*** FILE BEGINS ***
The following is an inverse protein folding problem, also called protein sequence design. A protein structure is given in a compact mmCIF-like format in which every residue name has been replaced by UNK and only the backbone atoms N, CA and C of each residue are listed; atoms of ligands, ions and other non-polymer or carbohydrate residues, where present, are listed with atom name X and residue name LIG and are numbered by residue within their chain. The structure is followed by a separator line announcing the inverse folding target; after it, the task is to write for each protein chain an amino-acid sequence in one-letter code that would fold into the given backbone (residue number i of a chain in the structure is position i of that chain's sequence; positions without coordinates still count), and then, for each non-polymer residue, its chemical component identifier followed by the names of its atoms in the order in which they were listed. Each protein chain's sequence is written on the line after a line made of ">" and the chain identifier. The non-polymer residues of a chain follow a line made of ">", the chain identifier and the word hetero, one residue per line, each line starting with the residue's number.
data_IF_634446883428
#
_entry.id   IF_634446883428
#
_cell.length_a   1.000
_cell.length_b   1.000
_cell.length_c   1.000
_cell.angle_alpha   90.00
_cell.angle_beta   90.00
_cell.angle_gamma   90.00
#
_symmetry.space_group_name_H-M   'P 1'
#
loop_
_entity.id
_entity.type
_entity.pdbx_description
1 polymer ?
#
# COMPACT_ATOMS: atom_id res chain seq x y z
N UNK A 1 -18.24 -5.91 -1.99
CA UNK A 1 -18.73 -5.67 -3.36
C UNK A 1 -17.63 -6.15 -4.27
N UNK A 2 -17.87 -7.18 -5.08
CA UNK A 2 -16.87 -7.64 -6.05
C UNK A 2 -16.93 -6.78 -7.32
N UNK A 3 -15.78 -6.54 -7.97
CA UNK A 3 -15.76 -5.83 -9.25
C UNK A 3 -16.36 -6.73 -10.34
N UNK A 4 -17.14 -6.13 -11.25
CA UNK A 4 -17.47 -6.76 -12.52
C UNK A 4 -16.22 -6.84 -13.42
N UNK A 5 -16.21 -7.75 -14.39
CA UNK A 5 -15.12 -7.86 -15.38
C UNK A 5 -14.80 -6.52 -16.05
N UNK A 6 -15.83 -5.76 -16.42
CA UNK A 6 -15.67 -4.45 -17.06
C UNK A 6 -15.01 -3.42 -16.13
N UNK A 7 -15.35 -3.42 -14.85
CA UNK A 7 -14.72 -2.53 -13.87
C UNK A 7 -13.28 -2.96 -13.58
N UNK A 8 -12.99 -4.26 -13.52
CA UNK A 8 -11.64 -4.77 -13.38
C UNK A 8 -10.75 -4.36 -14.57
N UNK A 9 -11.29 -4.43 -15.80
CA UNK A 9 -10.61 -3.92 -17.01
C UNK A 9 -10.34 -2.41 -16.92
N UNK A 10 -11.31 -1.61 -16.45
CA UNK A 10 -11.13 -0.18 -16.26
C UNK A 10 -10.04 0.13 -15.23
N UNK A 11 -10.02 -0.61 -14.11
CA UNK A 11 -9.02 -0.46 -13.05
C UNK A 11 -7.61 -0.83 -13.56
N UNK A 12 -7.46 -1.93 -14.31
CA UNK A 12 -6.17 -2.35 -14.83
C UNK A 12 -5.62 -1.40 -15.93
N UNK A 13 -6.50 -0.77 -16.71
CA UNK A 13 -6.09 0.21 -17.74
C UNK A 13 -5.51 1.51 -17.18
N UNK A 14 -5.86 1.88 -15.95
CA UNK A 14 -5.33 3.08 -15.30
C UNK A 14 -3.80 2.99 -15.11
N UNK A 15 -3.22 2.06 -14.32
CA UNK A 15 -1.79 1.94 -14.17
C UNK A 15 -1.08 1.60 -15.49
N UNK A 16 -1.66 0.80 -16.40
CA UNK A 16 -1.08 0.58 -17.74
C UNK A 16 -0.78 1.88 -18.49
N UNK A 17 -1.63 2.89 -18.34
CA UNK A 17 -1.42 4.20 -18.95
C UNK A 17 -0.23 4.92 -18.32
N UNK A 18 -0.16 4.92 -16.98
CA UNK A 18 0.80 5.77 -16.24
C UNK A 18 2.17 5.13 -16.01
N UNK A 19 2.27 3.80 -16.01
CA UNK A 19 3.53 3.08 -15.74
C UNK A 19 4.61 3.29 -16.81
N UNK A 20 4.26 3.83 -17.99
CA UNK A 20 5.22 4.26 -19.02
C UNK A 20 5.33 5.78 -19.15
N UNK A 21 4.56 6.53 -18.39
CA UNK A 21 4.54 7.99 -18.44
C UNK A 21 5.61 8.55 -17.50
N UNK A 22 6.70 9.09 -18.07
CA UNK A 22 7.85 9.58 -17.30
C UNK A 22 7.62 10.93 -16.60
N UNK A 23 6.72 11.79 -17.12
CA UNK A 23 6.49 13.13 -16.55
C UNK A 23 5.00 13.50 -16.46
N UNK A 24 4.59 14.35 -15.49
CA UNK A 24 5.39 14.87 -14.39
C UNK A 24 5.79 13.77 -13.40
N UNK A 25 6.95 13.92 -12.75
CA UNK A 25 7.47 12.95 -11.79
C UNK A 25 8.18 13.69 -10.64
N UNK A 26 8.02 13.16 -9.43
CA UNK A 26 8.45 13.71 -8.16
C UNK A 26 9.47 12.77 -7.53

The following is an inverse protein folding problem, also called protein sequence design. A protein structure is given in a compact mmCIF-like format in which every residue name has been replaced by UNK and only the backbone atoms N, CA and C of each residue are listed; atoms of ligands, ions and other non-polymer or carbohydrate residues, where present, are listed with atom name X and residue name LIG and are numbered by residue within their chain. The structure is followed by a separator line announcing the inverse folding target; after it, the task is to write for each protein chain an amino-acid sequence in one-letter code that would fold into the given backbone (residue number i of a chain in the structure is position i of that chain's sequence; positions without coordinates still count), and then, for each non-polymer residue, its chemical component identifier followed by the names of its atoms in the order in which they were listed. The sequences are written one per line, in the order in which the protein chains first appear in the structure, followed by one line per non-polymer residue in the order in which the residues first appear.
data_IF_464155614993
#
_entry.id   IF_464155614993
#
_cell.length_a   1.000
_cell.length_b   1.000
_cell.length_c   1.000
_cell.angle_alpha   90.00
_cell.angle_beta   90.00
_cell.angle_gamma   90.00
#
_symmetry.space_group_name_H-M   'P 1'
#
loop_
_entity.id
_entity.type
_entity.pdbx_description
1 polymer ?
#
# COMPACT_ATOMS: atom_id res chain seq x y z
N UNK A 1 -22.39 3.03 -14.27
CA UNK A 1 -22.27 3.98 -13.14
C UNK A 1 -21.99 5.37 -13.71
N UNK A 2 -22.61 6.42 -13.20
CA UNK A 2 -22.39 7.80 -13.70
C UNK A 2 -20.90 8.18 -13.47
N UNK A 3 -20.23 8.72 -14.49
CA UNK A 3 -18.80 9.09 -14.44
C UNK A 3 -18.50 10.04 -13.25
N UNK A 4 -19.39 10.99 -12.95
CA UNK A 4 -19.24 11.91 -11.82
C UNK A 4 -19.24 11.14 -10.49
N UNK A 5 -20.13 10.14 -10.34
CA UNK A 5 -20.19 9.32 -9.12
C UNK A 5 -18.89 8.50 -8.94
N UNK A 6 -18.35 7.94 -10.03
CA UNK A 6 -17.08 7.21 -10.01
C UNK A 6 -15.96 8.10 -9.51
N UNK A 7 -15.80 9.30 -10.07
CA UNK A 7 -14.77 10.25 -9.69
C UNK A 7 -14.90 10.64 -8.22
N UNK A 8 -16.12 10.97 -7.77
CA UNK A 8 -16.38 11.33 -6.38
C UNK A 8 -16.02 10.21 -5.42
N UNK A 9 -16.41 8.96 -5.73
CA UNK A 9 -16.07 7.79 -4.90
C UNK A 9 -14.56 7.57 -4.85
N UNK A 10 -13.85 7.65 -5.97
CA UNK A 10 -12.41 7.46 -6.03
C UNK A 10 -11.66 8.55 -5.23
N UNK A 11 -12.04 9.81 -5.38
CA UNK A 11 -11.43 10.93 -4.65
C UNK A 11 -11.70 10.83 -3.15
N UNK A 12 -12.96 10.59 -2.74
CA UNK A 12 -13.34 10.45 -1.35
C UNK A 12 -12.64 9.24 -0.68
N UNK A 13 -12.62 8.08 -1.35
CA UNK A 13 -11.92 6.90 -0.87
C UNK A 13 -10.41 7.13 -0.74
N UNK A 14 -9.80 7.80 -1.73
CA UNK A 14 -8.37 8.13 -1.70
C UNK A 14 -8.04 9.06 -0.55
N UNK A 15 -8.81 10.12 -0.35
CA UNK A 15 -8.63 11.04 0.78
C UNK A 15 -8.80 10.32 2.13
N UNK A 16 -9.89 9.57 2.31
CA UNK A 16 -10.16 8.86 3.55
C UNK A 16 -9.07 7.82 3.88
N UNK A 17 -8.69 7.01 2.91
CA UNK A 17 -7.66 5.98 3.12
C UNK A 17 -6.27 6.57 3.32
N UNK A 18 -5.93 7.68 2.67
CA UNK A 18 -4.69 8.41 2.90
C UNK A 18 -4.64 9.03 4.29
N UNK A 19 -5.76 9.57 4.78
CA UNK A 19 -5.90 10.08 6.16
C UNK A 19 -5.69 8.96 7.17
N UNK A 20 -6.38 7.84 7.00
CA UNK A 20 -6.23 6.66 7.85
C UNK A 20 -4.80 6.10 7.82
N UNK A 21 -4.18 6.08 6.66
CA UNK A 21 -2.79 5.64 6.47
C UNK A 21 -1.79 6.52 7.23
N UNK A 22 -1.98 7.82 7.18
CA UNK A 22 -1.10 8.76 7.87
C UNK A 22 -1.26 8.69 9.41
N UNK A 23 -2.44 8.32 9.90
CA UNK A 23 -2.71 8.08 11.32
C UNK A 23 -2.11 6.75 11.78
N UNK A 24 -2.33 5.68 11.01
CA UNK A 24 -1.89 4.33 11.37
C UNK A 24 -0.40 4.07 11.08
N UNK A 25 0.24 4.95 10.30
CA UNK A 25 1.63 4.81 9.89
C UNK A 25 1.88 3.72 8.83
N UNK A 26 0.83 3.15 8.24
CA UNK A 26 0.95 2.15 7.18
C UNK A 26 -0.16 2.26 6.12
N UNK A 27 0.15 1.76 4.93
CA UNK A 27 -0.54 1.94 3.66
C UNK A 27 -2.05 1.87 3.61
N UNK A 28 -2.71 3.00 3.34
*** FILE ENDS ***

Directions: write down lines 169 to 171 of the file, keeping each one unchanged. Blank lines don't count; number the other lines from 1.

N UNK A 17 -8.69 7.01 2.91
CA UNK A 17 -7.66 5.98 3.12
C UNK A 17 -6.27 6.57 3.32